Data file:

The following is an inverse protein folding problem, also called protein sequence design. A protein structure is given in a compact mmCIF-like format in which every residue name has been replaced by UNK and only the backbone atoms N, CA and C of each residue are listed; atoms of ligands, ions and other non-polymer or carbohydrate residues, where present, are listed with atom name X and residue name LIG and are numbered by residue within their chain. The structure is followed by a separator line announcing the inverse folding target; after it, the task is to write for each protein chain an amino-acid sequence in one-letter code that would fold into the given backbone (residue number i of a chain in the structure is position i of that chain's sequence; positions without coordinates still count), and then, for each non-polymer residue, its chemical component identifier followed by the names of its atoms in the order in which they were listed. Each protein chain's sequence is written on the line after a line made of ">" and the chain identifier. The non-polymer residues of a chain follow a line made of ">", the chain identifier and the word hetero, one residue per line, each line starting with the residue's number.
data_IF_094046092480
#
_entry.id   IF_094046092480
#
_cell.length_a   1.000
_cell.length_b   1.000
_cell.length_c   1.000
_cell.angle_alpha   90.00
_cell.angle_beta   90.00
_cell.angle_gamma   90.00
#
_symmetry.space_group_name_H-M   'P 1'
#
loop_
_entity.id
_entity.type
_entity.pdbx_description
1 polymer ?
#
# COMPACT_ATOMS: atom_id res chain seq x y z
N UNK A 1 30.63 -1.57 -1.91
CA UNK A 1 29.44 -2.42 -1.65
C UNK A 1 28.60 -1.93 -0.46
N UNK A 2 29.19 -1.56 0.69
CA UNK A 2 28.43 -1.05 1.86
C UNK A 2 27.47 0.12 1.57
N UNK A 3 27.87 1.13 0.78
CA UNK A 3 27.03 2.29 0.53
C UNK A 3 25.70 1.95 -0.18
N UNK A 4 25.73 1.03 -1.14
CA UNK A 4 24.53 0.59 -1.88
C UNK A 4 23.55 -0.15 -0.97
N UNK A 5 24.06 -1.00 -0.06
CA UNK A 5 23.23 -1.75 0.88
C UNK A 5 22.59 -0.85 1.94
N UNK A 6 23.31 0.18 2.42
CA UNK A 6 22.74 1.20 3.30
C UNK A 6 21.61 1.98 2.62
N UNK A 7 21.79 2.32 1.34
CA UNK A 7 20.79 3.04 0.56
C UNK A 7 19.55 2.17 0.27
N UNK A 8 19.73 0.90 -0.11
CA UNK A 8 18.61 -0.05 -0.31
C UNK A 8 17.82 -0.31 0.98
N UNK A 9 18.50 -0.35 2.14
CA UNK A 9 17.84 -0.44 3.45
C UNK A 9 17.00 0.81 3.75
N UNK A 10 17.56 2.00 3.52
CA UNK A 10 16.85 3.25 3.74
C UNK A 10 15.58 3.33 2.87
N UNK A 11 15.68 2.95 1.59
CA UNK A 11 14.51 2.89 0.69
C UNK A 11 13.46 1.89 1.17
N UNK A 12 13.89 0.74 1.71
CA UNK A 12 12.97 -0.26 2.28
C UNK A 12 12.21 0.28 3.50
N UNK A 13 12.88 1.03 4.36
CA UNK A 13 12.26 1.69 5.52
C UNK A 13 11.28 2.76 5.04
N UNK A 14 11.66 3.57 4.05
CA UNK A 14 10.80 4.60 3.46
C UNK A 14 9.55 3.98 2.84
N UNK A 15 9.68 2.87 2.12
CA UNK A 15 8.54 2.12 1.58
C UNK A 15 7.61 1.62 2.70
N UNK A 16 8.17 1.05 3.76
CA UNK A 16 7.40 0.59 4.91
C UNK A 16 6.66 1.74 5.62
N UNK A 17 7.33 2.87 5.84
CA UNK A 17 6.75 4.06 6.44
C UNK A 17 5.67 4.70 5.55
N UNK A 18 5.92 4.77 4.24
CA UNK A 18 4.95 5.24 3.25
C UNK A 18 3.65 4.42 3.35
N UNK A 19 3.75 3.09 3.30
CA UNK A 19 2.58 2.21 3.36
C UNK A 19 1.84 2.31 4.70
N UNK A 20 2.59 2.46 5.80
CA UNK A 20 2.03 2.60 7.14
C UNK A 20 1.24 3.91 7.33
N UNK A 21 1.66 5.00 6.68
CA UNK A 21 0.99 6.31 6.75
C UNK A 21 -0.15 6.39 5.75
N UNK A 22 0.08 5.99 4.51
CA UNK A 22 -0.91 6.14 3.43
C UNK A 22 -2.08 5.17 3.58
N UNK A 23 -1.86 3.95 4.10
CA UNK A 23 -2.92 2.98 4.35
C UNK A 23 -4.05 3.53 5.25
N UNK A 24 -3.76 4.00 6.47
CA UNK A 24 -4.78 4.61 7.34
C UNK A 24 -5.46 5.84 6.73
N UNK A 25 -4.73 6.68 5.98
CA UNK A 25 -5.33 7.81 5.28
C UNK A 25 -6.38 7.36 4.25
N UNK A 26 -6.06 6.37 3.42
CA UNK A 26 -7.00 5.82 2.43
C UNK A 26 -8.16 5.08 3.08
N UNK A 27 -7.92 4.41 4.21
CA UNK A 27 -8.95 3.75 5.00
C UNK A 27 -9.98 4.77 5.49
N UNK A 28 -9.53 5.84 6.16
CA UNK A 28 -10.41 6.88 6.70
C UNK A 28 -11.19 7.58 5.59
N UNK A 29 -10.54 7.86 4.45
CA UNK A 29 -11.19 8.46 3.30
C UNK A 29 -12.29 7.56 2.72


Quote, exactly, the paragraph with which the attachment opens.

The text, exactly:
The following is an inverse protein folding problem, also called protein sequence design. A protein structure is given in a compact mmCIF-like format in which every residue name has been replaced by UNK and only the backbone atoms N, CA and C of each residue are listed; atoms of ligands, ions and other non-polymer or carbohydrate residues, where present, are listed with atom name X and residue name LIG and are numbered by residue within their chain. The structure is followed by a separator line announcing the inverse folding target; after it, the task is to write for each protein chain an amino-acid sequence in one-letter code that would fold into the given backbone (residue number i of a chain in the structure is position i of that chain's sequence; positions without coordinates still count), and then, for each non-polymer residue, its chemical component identifier followed by the names of its atoms in the order in which they were listed. Each protein chain's sequence is written on the line after a line made of ">" and the chain identifier. The non-polymer residues of a chain follow a line made of ">", the chain identifier and the word hetero, one residue per line, each line starting with the residue's number.